I’d been so enthralled by the tumbling rocks, in fact, that I wandered well off the path several times and was caught, reprimanded, and placed on probation by Officer Lopez, who was protector of the sacred Indian ruins.

It was a humorously embarrassing moment. He wanted to restrict my presence there; I fought for compromise. Eventually we agreed that I must check in with him at the Visitor’s Center each Sunday before entering the grounds.

I wanted a solitary place to pray and seek peace. He wanted to enforce justice. We coexisted for a few weeks with the tension of warriors. But I softened one day and decided to attempt a truce of faith.

As he was making his rounds one Sunday morning, I inwardly willed Officer Lopez to come to the picnic area and talk with me.

I gathered up all the juju and prayer power I could, placed it in a mental bouquet, then set to work typing.  Within thirty minutes, I heard him call out, “Hello Jayni!”

He waved.  Asked how I was.  Faltered a bit.  I coaxed him on with conversation.

We talked for nearly half an hour.

I learned that he was a marine for five years.  Officer Lopez stated that when he was in the Marines, he and his buddies wanted to go to war…wanted to kill.

I have never met anyone who actually wanted to kill people.  Someone who was excited and eager to not just exercise his military training – but wanted to kill.  His body vibrated as he spoke those words.  His face animated.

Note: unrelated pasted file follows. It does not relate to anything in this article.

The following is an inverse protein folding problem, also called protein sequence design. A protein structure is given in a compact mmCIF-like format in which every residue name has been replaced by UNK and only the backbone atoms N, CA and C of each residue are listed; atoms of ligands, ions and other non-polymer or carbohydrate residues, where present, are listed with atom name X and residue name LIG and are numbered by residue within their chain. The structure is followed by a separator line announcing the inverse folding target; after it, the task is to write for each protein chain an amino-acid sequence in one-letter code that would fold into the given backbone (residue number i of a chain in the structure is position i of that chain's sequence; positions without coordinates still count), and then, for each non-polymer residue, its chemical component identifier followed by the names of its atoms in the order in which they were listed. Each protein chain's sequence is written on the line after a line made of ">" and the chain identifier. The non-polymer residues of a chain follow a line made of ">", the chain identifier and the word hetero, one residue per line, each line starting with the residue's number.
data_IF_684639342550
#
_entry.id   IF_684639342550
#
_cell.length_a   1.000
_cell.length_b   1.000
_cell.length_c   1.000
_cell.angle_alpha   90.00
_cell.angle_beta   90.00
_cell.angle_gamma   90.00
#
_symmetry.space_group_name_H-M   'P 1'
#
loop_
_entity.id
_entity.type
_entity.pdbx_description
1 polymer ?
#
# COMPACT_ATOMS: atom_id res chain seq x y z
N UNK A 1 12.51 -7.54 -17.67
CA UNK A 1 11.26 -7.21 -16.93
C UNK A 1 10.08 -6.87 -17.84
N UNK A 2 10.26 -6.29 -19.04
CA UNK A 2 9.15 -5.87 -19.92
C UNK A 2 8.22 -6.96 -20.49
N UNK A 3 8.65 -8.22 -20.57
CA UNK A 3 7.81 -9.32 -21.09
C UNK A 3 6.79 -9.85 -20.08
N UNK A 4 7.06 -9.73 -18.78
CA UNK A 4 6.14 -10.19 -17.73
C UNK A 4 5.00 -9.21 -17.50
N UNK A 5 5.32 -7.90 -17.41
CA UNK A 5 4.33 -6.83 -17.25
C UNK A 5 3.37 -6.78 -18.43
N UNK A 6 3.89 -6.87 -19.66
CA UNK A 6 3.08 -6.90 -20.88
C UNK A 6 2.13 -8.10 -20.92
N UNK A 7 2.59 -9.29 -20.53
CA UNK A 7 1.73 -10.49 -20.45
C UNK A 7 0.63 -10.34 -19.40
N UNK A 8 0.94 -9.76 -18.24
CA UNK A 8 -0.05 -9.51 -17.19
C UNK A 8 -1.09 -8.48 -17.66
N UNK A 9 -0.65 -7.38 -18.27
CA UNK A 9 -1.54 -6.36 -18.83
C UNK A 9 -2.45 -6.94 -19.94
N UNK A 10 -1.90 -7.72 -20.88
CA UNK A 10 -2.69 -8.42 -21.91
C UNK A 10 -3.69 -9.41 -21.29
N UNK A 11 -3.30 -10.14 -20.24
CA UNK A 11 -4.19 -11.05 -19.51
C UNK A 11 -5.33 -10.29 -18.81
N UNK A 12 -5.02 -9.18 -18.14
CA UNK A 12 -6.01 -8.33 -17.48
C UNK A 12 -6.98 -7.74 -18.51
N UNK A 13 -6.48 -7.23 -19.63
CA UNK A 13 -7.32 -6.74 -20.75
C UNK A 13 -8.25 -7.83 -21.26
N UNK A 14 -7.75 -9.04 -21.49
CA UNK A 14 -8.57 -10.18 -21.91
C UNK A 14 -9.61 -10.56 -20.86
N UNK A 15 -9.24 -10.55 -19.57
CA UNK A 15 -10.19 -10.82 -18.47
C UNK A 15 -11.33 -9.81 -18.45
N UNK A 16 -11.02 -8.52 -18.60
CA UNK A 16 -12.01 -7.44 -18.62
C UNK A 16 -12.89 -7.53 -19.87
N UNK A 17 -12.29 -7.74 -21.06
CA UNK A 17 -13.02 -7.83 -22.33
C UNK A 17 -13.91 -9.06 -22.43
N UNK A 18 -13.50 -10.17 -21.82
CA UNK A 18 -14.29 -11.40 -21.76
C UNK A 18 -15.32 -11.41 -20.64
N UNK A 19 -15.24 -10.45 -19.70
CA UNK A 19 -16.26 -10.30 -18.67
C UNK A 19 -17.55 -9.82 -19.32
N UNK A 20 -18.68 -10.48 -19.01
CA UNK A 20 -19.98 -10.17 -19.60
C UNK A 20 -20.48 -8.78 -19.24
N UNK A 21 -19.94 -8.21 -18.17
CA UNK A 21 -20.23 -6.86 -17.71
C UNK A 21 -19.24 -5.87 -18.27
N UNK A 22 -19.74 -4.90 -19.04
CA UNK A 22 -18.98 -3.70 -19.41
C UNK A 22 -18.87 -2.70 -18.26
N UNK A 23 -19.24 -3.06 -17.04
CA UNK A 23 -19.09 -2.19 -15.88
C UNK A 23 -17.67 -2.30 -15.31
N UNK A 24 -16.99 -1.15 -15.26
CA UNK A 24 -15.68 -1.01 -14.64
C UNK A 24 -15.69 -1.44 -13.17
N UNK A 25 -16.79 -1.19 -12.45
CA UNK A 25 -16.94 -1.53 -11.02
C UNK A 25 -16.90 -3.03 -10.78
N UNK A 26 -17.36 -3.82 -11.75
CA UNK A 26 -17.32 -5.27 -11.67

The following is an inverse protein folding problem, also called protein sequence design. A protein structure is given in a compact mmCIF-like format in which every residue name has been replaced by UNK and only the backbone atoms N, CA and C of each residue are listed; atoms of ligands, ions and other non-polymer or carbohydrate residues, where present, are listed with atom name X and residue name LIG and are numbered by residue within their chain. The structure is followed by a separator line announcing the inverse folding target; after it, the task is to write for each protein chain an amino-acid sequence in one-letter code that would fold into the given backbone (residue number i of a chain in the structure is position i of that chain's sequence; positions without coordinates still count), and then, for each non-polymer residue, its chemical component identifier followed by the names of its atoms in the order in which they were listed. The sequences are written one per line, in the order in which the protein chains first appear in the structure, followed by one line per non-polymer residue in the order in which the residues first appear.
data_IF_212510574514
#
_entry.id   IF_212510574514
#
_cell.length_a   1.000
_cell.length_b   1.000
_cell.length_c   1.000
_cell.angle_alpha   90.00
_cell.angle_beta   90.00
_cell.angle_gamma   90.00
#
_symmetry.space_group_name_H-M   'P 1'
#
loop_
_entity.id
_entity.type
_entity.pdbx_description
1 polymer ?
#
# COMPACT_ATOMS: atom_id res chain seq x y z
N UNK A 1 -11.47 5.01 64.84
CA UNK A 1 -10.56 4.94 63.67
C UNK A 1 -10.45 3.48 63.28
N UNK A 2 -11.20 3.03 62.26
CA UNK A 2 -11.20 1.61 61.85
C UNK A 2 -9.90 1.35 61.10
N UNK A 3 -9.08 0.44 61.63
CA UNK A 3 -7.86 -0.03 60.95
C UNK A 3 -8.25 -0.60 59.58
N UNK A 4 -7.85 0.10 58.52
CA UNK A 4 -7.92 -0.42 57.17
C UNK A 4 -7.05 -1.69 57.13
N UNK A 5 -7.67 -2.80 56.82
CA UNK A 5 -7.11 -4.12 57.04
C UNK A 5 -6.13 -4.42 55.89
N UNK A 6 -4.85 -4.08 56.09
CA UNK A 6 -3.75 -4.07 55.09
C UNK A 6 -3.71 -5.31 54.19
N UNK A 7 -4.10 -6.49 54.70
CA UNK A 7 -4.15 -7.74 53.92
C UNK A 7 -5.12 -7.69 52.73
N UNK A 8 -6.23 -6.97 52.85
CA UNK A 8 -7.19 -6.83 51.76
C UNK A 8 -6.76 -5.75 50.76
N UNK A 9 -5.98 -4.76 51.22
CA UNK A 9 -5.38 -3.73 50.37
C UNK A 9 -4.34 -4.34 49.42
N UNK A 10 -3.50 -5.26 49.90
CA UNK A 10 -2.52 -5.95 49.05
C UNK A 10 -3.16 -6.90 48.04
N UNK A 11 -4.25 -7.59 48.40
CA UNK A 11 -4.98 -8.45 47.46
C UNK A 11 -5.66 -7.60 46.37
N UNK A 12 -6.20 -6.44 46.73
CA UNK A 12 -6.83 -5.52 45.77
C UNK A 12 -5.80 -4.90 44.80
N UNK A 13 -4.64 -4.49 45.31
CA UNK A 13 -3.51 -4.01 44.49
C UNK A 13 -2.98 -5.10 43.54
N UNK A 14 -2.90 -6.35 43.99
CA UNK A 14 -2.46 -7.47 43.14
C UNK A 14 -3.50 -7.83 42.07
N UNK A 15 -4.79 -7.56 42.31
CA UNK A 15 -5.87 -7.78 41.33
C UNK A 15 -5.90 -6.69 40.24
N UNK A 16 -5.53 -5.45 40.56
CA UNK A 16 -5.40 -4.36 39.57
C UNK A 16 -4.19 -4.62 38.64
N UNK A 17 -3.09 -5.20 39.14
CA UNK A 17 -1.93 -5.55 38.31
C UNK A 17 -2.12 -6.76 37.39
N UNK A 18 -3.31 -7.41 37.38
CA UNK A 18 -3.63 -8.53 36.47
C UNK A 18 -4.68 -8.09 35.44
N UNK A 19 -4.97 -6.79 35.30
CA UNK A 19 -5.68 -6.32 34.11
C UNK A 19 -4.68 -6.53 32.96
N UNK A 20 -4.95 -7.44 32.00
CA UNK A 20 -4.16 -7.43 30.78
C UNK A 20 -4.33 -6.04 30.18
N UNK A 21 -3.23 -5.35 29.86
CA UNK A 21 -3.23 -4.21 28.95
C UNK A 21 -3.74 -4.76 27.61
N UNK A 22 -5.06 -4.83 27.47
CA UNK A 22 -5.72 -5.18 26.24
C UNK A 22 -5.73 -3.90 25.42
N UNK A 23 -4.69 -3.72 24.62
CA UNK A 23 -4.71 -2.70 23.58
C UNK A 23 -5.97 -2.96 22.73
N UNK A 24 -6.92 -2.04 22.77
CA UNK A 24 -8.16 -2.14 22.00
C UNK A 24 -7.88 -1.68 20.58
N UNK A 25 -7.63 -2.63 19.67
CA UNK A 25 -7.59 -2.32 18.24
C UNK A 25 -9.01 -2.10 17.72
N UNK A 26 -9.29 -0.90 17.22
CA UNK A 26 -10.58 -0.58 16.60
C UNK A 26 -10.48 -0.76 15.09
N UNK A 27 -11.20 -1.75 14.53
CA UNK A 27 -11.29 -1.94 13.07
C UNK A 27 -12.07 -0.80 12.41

I am awed.

I crave to crawl behind this man’s militant majesty and find out how it feels to want to kill.

What animal instinct inspires a person to be excited about killing?

What is the thrill within the kill?

Why am I intrigued enough to pursue the conversation further?

Why do I want to learn about raw emotion at this coarse level?

Because it is pure – clean – honest. Untangled from the bullshit psycho-spiritual labyrinth I’ve walked my entire life.

This man knows who he is, what he likes, what he wants, and takes it without apology.

I’ve spent a lifetime apologizing for myself and trying to understand why I exist.

Of course his surefootedness grabs me.

It’s simple and solid.

It offers stability and a point to rebel against.  And rebellion has always empowered me.  I was my father’s little anti-soldier.

 

But now I want to be neutral and understand the operations of my former enemies.

I don’t want enemy lines drawn.  I want lines erased.  But I also want my own truth to emerge.

I listened to Officer Lopez speak with such strong conviction.

I wonder if I will ever be able to stand even half as self-assured and state my beliefs.

I may not agree with his faith, but I admire and envy his rootedness.

His rootedness reminds me of rocks.  Of the rocks he protects.  Of the rock I want to be protected by.  Of some rocks I’ve known and wanted to live under or on the edge of.

He’ll live long in my memory .  .  . as I keep practicing the art of crawling into the light and exposing my lies and my truth.